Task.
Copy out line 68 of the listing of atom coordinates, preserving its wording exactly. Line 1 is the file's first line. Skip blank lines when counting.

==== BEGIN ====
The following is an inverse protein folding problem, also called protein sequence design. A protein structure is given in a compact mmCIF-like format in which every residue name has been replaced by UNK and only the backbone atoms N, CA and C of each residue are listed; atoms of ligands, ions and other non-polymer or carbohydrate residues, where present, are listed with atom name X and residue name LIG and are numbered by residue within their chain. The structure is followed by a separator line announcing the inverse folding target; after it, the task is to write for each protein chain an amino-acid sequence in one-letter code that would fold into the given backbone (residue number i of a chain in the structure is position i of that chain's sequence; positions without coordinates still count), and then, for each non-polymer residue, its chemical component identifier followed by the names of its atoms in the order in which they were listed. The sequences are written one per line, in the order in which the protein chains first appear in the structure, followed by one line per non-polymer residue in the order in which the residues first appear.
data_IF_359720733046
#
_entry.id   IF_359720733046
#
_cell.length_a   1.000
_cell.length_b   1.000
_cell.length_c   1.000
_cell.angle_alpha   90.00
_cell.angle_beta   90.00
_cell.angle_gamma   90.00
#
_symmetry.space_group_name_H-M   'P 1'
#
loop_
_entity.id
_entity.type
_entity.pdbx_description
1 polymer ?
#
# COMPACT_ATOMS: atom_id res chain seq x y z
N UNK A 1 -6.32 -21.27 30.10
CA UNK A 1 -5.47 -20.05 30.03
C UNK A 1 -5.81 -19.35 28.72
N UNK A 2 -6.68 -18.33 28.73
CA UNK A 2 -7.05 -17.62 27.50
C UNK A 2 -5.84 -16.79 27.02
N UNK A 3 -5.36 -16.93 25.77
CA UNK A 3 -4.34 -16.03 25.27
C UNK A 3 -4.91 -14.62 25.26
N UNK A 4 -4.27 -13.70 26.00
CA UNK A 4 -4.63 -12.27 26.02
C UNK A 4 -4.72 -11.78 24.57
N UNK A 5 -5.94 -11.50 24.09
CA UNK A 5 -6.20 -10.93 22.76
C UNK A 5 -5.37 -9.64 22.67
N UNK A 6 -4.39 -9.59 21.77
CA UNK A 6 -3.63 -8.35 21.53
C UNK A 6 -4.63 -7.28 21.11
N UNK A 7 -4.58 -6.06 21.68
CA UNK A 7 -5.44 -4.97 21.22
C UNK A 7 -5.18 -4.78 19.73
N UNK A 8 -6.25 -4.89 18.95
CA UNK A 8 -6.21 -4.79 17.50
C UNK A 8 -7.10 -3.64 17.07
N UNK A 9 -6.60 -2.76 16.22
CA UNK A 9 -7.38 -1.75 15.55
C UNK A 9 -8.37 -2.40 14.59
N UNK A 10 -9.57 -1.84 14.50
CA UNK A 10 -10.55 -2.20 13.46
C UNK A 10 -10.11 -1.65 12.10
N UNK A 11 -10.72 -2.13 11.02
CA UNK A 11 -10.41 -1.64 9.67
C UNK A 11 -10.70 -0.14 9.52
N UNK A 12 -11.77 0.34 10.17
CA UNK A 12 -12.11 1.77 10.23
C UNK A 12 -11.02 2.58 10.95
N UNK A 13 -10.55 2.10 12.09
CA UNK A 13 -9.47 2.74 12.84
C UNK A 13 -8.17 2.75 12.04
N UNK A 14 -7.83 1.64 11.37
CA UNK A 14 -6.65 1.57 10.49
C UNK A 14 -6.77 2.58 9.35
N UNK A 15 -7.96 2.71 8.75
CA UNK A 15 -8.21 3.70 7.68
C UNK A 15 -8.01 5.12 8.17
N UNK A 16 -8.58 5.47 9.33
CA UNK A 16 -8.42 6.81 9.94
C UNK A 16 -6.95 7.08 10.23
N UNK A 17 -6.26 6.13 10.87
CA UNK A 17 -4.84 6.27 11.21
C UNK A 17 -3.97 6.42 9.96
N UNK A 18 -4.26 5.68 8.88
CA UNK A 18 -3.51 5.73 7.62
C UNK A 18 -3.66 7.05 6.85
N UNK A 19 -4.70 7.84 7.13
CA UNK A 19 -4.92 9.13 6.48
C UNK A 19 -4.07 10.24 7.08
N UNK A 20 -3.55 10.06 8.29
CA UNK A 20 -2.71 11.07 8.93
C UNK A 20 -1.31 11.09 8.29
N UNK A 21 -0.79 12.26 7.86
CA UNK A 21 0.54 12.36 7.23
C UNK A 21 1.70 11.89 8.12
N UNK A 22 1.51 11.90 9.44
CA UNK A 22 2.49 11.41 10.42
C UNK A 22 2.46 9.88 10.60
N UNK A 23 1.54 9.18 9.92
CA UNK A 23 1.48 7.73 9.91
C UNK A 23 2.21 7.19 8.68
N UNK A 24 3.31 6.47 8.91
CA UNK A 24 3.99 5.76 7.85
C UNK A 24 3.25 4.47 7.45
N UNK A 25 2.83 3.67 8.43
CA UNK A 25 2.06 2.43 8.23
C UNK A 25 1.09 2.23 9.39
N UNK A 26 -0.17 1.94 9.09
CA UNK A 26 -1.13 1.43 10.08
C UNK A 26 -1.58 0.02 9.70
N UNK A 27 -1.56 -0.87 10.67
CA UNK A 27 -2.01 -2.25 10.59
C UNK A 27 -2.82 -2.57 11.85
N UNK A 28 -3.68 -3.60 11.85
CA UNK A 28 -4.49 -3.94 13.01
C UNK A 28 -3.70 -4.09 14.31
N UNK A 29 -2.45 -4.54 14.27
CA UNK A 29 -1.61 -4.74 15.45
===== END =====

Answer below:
CA UNK A 16 -8.42 6.81 9.94